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Cadernos de Saúde Pública

Print version ISSN 0102-311XOn-line version ISSN 1678-4464

Cad. Saúde Pública vol.32 no.5 Rio de Janeiro  2016  Epub June 03, 2016 


Comment on the article by Baum et al.

Comentário sobre o artigo de Baum et al.

Ana Cristina González-Vélez1  * 

1Fundação Oswaldo Cruz, Rio de Janeiro, Brasil.

The article by Paige Baum et al. addresses the limitations of the Brazilian health sector's protocol concerning the consequences of the Zika virus on issues related to abortion. In general terms, the challenges raised in this article are based on questioning of what the authors call the protocol's "silence" vis-à-vis the need for legal abortion in the context of the epidemic and the potential fetal malformations resulting from Zika.

According to the authors, this silence has at least three consequences: the risk of an increase in unsafe abortions, deepening inequalities in access to abortion, particularly impacting the poorest, and the limited supply of legal abortion. Without a doubt, this signal is essential for understanding how the Brazilian authorities can incorporate issues pertaining to abortion in the immediate future, in the context of comprehensive reproductive health care for women with Zika virus infection. In this sense, it is helpful to examine the normative framework in Colombia, another of the countries of the region most affected by this virus.

Unlike Brazil, the guidelines adopted by Colombia address the management of childbearing-age women from a comprehensive perspective, and propose prevention first, centered on the availability of a wide range of contraceptive methods in the prevailing legal framework in the Colombian health system 1 (This disposition is accompanied by the health authorities' recommendation to postpone the pregnancy when the couple considers it a feasible option within their life project. The recommendation was widely criticized and finally defends this approach if, and only if, the State can promise wide access to contraceptive methods 2)). According to the article commented on here, Brazil's protocol also fails to address this issue. This prevention further includes access to barrier methods to reduce the possibility of sexual transmission of the Zika virus, besides general measures for pregnant women.

With regard to abortion, unlike Brazil, Colombia's protocol emphasizes the importance of information in the following terms: "pregnant women with Zika infection should be informed on the existence of an association between the infection and congenital anomalies in the newborn's skull and central nervous system..." 3 (p. 18). In this context, the protocol explicitly addresses the issue of abortion, reiterating the right of Colombian women to have an abortion under three circumstances, one of which includes harm to their health 4), (5.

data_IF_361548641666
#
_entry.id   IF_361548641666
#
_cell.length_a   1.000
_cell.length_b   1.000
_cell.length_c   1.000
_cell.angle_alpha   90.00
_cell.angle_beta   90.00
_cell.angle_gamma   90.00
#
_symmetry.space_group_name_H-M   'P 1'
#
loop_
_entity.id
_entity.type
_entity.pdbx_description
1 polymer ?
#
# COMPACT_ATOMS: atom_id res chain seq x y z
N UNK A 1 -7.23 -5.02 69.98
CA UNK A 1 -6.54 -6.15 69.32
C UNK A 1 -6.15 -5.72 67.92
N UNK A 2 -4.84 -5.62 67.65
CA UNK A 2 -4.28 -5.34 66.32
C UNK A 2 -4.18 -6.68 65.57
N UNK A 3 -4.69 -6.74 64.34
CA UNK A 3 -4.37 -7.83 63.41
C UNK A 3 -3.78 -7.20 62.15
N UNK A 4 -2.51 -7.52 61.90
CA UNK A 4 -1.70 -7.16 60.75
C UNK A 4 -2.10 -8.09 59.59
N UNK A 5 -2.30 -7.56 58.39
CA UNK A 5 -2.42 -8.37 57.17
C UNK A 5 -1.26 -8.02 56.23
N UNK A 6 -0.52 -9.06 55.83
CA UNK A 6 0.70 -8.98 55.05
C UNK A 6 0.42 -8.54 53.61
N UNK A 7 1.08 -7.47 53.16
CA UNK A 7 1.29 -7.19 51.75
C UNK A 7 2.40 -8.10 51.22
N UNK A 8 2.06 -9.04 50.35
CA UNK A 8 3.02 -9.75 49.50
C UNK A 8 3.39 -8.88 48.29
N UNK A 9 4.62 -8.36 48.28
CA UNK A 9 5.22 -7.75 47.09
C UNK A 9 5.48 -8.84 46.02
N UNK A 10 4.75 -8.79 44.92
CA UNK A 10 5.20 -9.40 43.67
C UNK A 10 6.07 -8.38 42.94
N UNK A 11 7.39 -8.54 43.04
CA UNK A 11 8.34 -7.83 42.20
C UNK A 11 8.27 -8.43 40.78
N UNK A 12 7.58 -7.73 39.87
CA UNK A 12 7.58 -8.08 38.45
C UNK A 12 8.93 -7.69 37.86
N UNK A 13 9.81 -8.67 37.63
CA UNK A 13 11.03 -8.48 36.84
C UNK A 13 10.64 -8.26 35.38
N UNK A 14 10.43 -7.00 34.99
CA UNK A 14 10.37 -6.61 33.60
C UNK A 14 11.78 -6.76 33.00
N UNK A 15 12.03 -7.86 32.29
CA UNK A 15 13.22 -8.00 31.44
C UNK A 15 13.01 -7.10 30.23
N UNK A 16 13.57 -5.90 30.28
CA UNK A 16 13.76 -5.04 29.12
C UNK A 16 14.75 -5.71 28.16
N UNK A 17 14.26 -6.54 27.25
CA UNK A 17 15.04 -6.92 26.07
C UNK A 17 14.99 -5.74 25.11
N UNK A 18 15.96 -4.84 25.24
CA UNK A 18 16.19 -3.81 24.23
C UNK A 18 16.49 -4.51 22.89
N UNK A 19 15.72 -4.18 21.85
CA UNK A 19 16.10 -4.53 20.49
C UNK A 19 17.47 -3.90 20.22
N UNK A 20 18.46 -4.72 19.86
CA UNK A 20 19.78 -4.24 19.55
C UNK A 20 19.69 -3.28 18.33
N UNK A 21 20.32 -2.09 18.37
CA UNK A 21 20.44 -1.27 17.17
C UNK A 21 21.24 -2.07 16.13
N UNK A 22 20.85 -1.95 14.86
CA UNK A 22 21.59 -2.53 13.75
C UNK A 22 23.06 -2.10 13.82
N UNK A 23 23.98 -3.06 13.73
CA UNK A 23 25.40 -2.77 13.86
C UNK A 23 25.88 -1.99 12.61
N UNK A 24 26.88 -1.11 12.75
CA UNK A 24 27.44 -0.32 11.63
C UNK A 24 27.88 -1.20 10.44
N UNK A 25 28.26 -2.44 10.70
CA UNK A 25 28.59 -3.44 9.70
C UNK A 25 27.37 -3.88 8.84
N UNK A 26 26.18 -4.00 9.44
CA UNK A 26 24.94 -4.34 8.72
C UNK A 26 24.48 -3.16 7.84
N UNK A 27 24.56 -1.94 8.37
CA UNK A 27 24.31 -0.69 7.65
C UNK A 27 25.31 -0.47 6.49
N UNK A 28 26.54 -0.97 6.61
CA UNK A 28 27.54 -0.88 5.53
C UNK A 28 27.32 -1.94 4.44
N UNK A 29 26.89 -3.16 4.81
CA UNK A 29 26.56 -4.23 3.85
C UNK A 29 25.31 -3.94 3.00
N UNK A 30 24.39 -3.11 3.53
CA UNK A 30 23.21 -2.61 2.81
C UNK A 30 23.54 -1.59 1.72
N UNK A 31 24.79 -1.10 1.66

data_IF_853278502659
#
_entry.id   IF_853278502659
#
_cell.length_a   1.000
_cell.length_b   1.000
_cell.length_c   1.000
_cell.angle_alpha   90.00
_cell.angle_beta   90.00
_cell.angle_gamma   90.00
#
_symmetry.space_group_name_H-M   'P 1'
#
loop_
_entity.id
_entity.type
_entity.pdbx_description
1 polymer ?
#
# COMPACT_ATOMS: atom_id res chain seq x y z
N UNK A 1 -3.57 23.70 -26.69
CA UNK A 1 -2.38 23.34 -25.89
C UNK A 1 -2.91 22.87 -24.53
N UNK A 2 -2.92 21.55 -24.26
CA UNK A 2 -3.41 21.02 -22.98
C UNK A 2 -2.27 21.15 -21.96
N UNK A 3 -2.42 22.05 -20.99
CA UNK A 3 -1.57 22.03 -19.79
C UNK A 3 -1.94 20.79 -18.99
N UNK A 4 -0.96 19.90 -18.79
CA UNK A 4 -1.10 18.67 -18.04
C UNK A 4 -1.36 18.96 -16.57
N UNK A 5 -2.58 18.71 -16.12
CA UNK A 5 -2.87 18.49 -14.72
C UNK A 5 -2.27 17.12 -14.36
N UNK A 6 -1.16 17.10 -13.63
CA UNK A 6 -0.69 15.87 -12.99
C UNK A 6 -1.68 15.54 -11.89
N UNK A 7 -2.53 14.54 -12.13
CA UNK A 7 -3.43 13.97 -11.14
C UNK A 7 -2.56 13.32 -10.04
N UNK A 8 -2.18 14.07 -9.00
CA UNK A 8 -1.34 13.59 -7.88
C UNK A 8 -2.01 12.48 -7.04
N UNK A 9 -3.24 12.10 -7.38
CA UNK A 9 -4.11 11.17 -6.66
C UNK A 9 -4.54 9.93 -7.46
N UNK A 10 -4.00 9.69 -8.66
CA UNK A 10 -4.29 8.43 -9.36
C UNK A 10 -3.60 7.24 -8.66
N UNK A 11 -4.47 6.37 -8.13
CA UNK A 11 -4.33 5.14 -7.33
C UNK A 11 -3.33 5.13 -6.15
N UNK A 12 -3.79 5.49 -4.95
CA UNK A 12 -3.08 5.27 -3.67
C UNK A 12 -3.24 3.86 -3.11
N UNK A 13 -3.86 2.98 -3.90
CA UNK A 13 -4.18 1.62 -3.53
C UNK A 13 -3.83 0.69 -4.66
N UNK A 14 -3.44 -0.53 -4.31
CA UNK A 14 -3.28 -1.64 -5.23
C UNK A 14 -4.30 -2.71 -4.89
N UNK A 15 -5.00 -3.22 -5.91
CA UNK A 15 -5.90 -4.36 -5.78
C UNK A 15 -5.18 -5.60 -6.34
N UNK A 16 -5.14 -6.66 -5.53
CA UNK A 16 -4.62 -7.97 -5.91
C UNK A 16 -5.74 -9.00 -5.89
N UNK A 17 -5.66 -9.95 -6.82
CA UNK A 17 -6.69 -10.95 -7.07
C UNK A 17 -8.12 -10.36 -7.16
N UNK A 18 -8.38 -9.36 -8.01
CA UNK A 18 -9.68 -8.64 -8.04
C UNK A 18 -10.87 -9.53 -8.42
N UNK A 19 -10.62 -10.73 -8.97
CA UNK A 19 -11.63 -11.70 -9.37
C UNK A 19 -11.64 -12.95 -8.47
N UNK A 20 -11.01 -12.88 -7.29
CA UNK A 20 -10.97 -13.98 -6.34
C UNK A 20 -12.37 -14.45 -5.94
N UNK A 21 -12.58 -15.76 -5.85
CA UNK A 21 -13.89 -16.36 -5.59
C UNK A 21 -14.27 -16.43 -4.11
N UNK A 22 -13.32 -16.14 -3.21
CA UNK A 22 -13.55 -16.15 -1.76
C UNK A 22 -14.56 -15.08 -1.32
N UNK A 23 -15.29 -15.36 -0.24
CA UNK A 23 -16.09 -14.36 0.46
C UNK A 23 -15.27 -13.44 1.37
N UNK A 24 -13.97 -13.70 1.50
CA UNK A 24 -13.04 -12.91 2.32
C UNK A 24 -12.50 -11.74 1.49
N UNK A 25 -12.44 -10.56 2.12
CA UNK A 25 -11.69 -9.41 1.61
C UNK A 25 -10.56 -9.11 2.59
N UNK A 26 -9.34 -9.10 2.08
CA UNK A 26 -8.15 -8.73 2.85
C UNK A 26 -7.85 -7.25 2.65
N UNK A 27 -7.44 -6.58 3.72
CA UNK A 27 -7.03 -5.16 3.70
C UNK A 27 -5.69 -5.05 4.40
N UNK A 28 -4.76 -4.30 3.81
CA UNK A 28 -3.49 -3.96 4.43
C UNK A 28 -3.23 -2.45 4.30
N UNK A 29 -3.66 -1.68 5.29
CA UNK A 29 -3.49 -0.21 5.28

From the protocol's perspective, the application of "health grounds" 4 (the indication of legal abortion when the woman's health may be in jeopardy) to the psychological sphere means considering that "mental health includes psychological anguish, mental suffering, forced sexual acts, or the diagnosis of severe fetal injury" 6. In this context, what the protocol explicitly proposes is that all women be informed of the three legal grounds for abortion in Colombia, and especially understanding that the protection of health - as one of these indications - assumes that the latter is protected comprehensively, in its three dimensions: physical, mental, and social. And beyond the protocol's explicit recognition of women's right to abortion - including those infected with the Zika virus whose suffering jeopardizes their health - reaffirms that the decision to interrupt the pregnancy is up to the woman, while it is up to the physician or health professional to provide the certification - mandatory in Colombia - of the existence of this health risk or that of the malformation.

In the protocol's own terms, "health professionals that provide care to a woman who requests to interrupt her pregnancy are required to provide guarantee of full confidentiality, respecting women's right to their intimacy and dignity; this, in the framework of the provision on professional secrecy as required of health services providers" 7. In this context we can conclude that Colombia's protocol is not silent on the abortion issue; on the contrary, the way it addresses the issue points to the recognition of the right to legal abortion and the State's obligation on the conditions that guarantee access. Thus, the measures contained here point in a possible direction concerning women's rights and the reduction of inequalities, opening a policy horizon for other countries, including Brazil, in relation to Zika and abortion.


1. Ministerio de Salud de Colombia. Norma técnica en planificación familiar. Plan Obligatorio de salud. Resolución 5592 de 2015. Bogotá: Ministerio de Salud de Colombia; 2015. [ Links ]

2. González-Vélez AC. ¿Está prohibido abortar o está prohibido embarazarse? [ Links ]

3. Grupo de Enfermedades Endemo-Epidémicas, Ministerio de Salud y Protección Social. Lineamientos provisionales para el abordaje clínico de gestantes expuestas al virus zika en Colombia. Bogotá: Ministerio de Salud y Protección Social; 2016. [ Links ]

4. Corte Constitucional de Colombia. Sentencia C-355 de 2006. [ Links ]

5. Corte Constitucional de Colombia. Sentencia T-388 de 2009. [ Links ]

6. Organización Mundial de la Salud. Aborto sin riesgos: guía técnica y de política para sistemas de salud. Geneva: Organización Mundial de la Salud; 2012. [ Links ]

7. Superintendencia Nacional de Salud. Circular 003 de 2013. Diario Oficial 2013; 29 abr. No. 48.776. [ Links ]

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